the presence of a regular body of armed soldiers, at an election of Members to serve in Parliament, is a high infringement of the liberties of the subject, a manifest violation of the freedom of elections, and an open defiance of the laws and constitution of this kingdom.

The House also ordered that the high bailiff, who it later appeared had received £1,500 of secret service money for his use, should be taken into custody. At the ensuing election the Government were unable to get anyone to stand for Westminster. Lord Perceval, a member of the committee of the independent electors, was chosen candidate with Edwin, who ‘were attended by no less than 6,000 voters, of all denominations, from their own houses to Westminster Hall, where the election was made, without any opposition’.4

At the general election of 1747 the Duke of Bedford, first lord of the Admiralty and one of the largest landlords in Westminster, successfully put up his brother-in-law, Lord Trentham, with a sailor, Sir Peter Warren, against two Tories. At the election, Bedford’s ‘bruising militia’ procured ‘the utmost tranquillity by the happy expedient of driving the pollers for Clarges and Dyke [the Tory candidates] entirely from the hustings’. Trentham and Warren shared the cost of the election, amounting to £4,400.5 About 1749 Egmont wrote in his electoral survey:

the interest of Westminster lies in this manner, or at least pretty near in this proportion

the Court dead influence about2000
the moderate and independent4000

the Jacobites and those who will follow them less considerably than

which are as many as probably will vote at a common election. The rest are houses inhabited by women, or by tradesmen who out of policy will vote on no side to disoblige no party. From whence it appears how necessary it is, if a contest is apprehended or in times of great heat, to set up men of character - for the real independent interest (of which the few Jacobites assumed the title, after the others had done the work and left contending) are the great interest in Westminster - and when the Court is very obnoxious can clearly carry it. As, on the other hand, when the court is not, they will throw all their weight into it, and so carry an election for the Crown by prodigious numbers.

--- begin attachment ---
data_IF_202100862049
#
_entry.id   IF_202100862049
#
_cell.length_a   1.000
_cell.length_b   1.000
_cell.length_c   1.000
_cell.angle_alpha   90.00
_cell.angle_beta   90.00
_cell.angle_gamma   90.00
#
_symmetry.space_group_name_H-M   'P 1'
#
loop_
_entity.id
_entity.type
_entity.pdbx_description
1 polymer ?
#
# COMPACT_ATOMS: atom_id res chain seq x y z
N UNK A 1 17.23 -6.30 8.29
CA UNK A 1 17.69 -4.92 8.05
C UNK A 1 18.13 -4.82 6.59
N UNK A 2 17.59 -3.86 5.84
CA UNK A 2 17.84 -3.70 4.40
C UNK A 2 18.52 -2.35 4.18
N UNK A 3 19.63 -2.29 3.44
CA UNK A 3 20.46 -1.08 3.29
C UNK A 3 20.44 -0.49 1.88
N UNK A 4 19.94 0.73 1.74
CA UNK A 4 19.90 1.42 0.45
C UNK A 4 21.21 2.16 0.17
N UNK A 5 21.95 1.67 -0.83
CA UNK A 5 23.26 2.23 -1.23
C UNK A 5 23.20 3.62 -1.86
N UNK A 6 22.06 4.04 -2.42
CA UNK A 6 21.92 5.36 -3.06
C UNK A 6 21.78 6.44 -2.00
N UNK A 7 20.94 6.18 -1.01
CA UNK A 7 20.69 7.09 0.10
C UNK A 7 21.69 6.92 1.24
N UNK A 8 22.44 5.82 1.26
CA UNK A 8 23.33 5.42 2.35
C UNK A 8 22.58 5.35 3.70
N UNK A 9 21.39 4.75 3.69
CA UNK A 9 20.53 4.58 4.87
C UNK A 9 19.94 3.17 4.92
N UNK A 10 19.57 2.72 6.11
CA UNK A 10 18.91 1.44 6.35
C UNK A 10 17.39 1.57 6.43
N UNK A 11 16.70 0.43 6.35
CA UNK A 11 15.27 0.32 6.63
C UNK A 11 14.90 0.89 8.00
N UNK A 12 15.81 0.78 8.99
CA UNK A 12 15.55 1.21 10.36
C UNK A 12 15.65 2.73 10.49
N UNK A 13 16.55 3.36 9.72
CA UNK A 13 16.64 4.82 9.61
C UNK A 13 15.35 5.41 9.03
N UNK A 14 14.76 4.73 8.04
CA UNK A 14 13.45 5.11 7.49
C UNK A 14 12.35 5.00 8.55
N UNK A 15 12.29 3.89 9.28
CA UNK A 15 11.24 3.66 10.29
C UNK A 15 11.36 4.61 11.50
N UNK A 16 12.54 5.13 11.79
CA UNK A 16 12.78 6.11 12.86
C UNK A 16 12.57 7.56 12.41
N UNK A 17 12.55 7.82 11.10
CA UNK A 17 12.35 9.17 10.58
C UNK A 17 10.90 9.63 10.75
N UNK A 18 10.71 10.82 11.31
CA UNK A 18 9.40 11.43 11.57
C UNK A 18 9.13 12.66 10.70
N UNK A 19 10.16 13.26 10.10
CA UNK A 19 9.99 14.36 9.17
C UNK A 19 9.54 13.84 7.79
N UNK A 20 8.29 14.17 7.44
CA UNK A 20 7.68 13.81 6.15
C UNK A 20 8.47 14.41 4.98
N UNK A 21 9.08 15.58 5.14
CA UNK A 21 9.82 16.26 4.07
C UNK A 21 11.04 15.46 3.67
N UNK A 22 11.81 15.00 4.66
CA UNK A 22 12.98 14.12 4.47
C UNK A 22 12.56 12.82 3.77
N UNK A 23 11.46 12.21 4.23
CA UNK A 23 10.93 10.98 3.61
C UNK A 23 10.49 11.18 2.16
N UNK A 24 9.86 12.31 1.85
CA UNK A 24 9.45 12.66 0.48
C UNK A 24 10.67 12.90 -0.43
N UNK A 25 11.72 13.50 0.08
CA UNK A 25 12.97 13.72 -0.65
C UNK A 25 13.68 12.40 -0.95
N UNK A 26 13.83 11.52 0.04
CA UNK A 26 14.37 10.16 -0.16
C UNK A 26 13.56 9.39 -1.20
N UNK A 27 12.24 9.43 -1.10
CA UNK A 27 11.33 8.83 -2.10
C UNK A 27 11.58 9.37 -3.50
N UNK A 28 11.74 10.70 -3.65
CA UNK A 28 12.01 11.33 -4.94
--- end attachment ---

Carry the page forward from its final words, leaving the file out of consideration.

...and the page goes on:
When at the end of that year Lord Trentham had to seek re-election on becoming a lord of the Admiralty, Bedford expected the election to be carried without trouble by his interest, joined to that of Lord Gower, Trentham's father.6 Instead of spending money he antagonized his tenants by requiring them to vote as directed merely because they were his tenants. Trentham's family was loathed by the Tories, owing to Lord Gower's desertion of their party. He had also made himself unpopular by his recent intervention on behalf of the players of a French theatre which had obtained a licence, whereas English establishments had been suppressed under Walpole's Act regulating playhouses. At a general meeting held shortly afterwards by the independent interest, at which Egmont represented the Prince of Wales, it was decided to put up George Cooke, who declined. Sir George Vandeput, a Huguenot of considerable fortune, was then chosen, all those present, including the lord mayor of London who promised £12,000 as well as other sums from the city companies, undertaking to subscribe to his expenses. Public opinion against Bedford was inflamed by his threatening tenants who voted for Vandeput with eviction or an increase in rent. At this stage, the Government went into action at the instance of George II, actuated less by regard for Bedford and Gower than by indignation at being flouted in his own parish. Treating was started and a pamphlet campaign was launched, charging the independents with having 'opposed all subscriptions or levies for suppressing the late rebellion, their suspected correspondencies, and the indecent [treasonable] healths so often proposed, and so publicly drunk in their meetings and assemblies'. At the poll it was said that inmates of prisons and debtors in the Fleet owing less than £10 were released to vote for Trentham, and that 'several persons [were] detected in voting five, six and even nine times each'. Trentham was declared elected by the high bailiff, but Vandeput asked for a scrutiny, which continued into the late spring of 1750. In April, Egmont wrote to the Prince of Wales: